Julian’s whispering resumed after a few minutes and I couldn’t help myself, I had to stand back up and peek over the cubicle wall. I wanted to see what in hell this guy was up to. He reached into the box and pulled out something misshapen and held it above his head.
“I eat each night,” Julian said. “I eat each night. I have vowed to eat from what you offer each night.” He brought whatever it was to his mouth and took a loud crunching bite that he chewed and chewed.
After placing the object back into the box, Julian raised the jar over his head. In the dim light I could see it was partially full of red liquid.
“I drink each night,” he went on, reciting louder now. “I drink each night. I have vowed to drink you each night.” Julian took a swig from the jar (I don’t even want to say what I knew was in it) and twisted the lid back on. Then he dropped to the floor in uncontrolled convulsions. It was too much. So I ran to the parking lot and left for home.
I didn’t get much sleep that night. I considered calling someone. But what did I see, though? I couldn’t be sure. And even if something sinister needed to be addressed, I had no proof and picturing myself explaining it all to the higher-ups did not sit well.
Friday’s all-staff meeting was on my mind the whole next day. Every hour that passed, I grew more paranoid about going into that boardroom, and worse, facing Julian. I managed to get a seat furthest down the long table from him, thank God. I doodled and took unnecessary notes to keep my hands from shaking and my eyes down. My knees bounced.
I drink you each night.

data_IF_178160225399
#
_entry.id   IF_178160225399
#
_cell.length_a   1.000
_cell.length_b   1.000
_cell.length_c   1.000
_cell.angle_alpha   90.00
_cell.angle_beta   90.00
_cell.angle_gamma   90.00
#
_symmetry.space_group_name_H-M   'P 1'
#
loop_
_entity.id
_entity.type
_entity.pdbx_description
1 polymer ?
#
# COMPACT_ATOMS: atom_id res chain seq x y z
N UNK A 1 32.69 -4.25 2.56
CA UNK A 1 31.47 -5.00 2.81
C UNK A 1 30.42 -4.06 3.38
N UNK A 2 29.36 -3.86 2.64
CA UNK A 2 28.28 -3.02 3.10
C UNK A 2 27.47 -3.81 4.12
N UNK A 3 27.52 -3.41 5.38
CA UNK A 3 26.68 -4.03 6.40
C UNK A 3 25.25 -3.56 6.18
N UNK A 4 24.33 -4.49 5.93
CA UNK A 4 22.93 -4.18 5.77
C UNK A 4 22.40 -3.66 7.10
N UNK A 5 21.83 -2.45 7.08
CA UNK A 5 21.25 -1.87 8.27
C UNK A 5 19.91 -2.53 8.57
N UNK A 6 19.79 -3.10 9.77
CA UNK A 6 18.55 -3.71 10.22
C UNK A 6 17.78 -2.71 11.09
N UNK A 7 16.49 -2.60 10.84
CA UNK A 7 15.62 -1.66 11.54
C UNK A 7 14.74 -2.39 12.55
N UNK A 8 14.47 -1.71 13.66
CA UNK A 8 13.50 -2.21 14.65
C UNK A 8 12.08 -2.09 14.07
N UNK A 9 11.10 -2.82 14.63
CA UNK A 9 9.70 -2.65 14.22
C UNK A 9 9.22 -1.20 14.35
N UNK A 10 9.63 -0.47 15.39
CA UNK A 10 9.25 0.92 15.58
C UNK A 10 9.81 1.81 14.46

I drink you each night.
I. Drink. You.
“I’ll drink you every night, Katowski.”
“W-what? What the hell did you say?” I said shrilly.
“I only suggested that we drink the Bedtime Tea from the new Milford account each night,” Julian said, staring at me, still with that gazing-at-the-sea expression on his face. I didn’t respond.
Why was he asking me? Me, of all the people in the room.
“Don’t you think that’s a good idea Katowski? Hmm?” Julian had to raise his voice to reach me across the expansive table. “To see if the product does as it claims?”
My eyes darted around the room. My breaths came quick and short. Everyone stared at me in silence.
“S-sure…uhm…yeah. We should d-drink it. Drink the tea. Not anything else.” There was a little tittering of laughter in the boardroom. Someone made a comment about what in hell my lunch must’ve been laced with.
Everyone got up to leave for the day. But not Julian. And I couldn’t move either. He looked at me, unwavering. Blinking slowly. Then he got up and floated towards me. As a reflex I rolled my chair backwards until it slammed against the wall, and I covered my face with my forearms. Julian grabbed me.
“What are you doing, Katowski? Here.” Julian shoved a box at me. I looked down and read the label: Dr. Milford Lee’s Red Bedtime Tea.
“Oh, yeah. Thanks.” I exhaled all my air.
“Don’t mention it.” Julian leaned towards me and his ever-peaceful look changed. His nostrils flared and his eyes became threatening. He whispered into my ear as a flame-like heat singed the side of my face, “Don’t. Mention. It.”